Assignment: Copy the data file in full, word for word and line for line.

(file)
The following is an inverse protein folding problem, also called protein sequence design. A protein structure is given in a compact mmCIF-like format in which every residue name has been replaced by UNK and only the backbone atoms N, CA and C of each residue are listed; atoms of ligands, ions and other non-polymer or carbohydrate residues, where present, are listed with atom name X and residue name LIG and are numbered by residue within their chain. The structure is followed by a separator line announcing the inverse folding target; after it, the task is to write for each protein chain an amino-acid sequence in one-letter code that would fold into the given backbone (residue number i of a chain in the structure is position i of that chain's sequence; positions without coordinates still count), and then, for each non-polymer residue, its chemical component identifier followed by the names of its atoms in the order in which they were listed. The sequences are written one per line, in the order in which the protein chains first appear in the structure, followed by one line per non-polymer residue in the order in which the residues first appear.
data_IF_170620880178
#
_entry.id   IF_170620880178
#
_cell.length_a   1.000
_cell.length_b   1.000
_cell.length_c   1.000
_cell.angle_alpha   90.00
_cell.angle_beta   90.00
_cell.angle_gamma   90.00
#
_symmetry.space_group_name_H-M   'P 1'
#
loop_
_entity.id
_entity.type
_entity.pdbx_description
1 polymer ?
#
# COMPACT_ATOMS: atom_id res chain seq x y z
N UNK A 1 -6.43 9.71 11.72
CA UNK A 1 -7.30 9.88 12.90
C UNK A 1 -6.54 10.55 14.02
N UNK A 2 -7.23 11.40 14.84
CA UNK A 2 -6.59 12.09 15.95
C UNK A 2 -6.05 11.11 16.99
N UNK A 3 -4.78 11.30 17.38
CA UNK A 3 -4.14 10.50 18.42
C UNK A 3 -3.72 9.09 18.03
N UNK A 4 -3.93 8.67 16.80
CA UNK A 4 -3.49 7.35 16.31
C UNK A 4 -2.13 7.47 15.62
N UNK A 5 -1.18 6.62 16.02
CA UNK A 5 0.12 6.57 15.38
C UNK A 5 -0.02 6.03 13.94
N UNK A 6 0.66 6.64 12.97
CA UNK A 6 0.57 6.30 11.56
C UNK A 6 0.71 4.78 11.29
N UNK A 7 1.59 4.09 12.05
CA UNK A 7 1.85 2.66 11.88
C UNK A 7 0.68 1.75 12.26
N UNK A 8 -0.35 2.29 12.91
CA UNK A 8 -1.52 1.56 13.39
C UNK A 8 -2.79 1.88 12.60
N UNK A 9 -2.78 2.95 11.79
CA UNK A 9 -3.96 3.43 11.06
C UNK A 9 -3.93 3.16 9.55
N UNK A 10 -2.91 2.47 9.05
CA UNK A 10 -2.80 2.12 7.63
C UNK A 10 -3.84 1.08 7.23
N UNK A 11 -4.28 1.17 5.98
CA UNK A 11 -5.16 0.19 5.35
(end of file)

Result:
The following is an inverse protein folding problem, also called protein sequence design. A protein structure is given in a compact mmCIF-like format in which every residue name has been replaced by UNK and only the backbone atoms N, CA and C of each residue are listed; atoms of ligands, ions and other non-polymer or carbohydrate residues, where present, are listed with atom name X and residue name LIG and are numbered by residue within their chain. The structure is followed by a separator line announcing the inverse folding target; after it, the task is to write for each protein chain an amino-acid sequence in one-letter code that would fold into the given backbone (residue number i of a chain in the structure is position i of that chain's sequence; positions without coordinates still count), and then, for each non-polymer residue, its chemical component identifier followed by the names of its atoms in the order in which they were listed. The sequences are written one per line, in the order in which the protein chains first appear in the structure, followed by one line per non-polymer residue in the order in which the residues first appear.
data_IF_170620880178
#
_entry.id   IF_170620880178
#
_cell.length_a   1.000
_cell.length_b   1.000
_cell.length_c   1.000
_cell.angle_alpha   90.00
_cell.angle_beta   90.00
_cell.angle_gamma   90.00
#
_symmetry.space_group_name_H-M   'P 1'
#
loop_
_entity.id
_entity.type
_entity.pdbx_description
1 polymer ?
#
# COMPACT_ATOMS: atom_id res chain seq x y z
N UNK A 1 -6.43 9.71 11.72
CA UNK A 1 -7.30 9.88 12.90
C UNK A 1 -6.54 10.55 14.02
N UNK A 2 -7.23 11.40 14.84
CA UNK A 2 -6.59 12.09 15.95
C UNK A 2 -6.05 11.11 16.99
N UNK A 3 -4.78 11.30 17.38
CA UNK A 3 -4.14 10.50 18.42
C UNK A 3 -3.72 9.09 18.03
N UNK A 4 -3.93 8.67 16.80
CA UNK A 4 -3.49 7.35 16.31
C UNK A 4 -2.13 7.47 15.62
N UNK A 5 -1.18 6.62 16.02
CA UNK A 5 0.12 6.57 15.38
C UNK A 5 -0.02 6.03 13.94
N UNK A 6 0.66 6.64 12.97
CA UNK A 6 0.57 6.30 11.56
C UNK A 6 0.71 4.78 11.29
N UNK A 7 1.59 4.09 12.05
CA UNK A 7 1.85 2.66 11.88
C UNK A 7 0.68 1.75 12.26
N UNK A 8 -0.35 2.29 12.91
CA UNK A 8 -1.52 1.56 13.39
C UNK A 8 -2.79 1.88 12.60
N UNK A 9 -2.78 2.95 11.79
CA UNK A 9 -3.96 3.43 11.06
C UNK A 9 -3.93 3.16 9.55
N UNK A 10 -2.91 2.47 9.05
CA UNK A 10 -2.80 2.12 7.63
C UNK A 10 -3.84 1.08 7.23
N UNK A 11 -4.28 1.17 5.98
CA UNK A 11 -5.16 0.19 5.35